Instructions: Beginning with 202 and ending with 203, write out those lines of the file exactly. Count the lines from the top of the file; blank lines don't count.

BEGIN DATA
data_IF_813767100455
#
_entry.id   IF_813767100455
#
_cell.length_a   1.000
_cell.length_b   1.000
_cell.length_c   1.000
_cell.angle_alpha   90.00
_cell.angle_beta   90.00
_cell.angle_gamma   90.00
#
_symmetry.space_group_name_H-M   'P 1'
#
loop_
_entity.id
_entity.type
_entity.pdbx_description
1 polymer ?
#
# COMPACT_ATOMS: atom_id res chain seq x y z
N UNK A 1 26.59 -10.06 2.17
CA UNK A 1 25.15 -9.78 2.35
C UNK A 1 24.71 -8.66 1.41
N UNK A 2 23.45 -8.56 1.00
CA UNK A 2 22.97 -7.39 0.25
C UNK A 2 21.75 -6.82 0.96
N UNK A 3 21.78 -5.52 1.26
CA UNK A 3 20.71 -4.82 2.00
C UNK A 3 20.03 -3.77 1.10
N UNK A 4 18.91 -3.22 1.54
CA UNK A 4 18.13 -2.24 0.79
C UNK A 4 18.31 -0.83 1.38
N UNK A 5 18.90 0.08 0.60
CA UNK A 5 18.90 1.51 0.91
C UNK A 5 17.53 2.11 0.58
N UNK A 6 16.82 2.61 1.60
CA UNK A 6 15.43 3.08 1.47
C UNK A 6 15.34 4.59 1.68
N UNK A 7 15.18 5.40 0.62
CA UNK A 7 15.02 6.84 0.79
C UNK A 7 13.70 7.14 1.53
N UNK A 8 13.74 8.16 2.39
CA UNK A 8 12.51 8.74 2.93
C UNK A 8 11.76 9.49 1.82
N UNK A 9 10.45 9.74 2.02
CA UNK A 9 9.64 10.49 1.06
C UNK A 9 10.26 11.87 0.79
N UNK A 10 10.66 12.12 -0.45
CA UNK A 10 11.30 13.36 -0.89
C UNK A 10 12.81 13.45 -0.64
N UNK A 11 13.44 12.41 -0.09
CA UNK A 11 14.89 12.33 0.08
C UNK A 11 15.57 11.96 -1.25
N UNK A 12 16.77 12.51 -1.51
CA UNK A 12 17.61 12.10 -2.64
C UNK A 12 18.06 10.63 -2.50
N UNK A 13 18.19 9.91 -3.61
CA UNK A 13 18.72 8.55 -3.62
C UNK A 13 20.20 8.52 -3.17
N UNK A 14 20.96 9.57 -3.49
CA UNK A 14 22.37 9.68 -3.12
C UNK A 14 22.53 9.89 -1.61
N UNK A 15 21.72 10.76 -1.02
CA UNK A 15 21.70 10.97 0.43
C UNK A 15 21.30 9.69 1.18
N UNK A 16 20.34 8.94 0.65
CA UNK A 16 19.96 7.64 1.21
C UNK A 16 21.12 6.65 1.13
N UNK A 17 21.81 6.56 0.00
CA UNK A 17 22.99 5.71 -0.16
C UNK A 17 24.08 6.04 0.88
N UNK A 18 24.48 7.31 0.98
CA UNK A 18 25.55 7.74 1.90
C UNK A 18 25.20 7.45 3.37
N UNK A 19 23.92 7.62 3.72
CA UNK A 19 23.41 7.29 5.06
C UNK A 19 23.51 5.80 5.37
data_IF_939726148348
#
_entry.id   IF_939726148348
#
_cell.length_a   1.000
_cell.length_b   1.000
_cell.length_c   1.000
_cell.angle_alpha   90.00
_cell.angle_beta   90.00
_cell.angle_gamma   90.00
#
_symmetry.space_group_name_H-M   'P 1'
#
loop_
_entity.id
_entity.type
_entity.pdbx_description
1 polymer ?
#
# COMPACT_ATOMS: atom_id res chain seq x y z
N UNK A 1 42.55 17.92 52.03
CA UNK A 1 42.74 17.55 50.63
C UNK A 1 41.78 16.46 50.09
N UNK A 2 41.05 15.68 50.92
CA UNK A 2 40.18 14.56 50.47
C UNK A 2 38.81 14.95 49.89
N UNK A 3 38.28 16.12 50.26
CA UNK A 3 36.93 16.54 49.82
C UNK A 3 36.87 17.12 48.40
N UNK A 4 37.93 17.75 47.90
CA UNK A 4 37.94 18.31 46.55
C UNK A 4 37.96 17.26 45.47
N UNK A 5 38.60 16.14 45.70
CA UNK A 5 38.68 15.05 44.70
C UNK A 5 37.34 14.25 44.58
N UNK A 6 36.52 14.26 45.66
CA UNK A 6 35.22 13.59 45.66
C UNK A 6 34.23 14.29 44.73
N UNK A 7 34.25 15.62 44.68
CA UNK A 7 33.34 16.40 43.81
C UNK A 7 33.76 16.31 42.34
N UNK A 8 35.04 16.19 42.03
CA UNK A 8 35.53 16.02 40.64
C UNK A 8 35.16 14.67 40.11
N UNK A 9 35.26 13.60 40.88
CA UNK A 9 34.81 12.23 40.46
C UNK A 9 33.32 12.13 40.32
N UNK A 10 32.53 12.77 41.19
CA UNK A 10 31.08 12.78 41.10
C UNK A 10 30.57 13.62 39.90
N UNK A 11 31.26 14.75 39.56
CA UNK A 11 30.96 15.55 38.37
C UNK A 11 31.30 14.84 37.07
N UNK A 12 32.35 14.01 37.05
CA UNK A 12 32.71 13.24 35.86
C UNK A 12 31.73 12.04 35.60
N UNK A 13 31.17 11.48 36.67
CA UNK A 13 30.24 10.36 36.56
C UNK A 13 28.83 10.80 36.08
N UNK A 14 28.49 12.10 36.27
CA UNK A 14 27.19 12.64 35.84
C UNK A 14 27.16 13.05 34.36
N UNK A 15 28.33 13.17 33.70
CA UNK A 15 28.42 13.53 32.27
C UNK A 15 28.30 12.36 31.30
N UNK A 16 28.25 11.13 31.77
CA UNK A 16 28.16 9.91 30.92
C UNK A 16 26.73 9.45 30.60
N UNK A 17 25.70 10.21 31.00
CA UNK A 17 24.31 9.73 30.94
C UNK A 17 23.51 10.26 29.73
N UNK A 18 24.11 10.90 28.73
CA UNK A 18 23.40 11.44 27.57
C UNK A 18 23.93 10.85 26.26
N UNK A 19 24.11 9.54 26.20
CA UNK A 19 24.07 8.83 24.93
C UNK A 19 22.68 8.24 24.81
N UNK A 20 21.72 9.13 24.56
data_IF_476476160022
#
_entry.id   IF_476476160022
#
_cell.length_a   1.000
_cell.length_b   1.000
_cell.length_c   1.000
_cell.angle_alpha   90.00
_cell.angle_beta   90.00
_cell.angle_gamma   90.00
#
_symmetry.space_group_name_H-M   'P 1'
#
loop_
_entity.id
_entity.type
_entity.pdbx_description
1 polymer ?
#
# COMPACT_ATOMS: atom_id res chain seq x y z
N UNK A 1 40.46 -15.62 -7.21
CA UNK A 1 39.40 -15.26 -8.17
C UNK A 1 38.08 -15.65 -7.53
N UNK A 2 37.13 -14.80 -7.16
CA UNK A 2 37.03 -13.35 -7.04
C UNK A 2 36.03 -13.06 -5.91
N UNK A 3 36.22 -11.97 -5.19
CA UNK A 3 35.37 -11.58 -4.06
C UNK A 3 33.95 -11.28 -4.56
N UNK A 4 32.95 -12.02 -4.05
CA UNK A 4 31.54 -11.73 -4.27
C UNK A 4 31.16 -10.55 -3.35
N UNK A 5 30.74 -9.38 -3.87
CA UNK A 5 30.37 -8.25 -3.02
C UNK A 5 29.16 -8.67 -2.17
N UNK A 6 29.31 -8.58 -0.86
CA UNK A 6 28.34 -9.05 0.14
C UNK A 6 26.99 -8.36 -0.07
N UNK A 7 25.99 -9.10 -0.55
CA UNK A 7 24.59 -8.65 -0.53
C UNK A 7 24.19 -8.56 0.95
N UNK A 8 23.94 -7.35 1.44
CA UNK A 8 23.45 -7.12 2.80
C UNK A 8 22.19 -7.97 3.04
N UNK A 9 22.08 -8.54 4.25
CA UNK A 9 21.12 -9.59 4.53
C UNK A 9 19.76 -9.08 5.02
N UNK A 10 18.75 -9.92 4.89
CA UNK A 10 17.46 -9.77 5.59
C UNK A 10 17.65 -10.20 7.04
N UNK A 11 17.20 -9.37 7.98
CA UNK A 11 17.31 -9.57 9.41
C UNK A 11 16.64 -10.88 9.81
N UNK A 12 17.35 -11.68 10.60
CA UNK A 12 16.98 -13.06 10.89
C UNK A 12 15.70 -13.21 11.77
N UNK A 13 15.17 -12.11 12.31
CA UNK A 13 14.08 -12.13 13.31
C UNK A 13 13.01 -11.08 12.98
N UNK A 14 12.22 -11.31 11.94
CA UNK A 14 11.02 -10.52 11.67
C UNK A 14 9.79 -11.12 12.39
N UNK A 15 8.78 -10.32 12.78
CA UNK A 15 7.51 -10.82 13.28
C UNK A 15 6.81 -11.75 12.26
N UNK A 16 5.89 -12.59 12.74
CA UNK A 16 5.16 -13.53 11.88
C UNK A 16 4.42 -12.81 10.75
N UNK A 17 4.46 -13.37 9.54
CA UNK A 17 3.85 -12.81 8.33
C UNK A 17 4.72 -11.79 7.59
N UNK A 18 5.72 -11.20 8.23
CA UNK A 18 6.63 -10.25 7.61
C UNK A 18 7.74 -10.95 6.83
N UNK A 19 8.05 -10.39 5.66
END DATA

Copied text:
C UNK A 9 19.76 -9.08 5.02
N UNK A 10 18.75 -9.92 4.89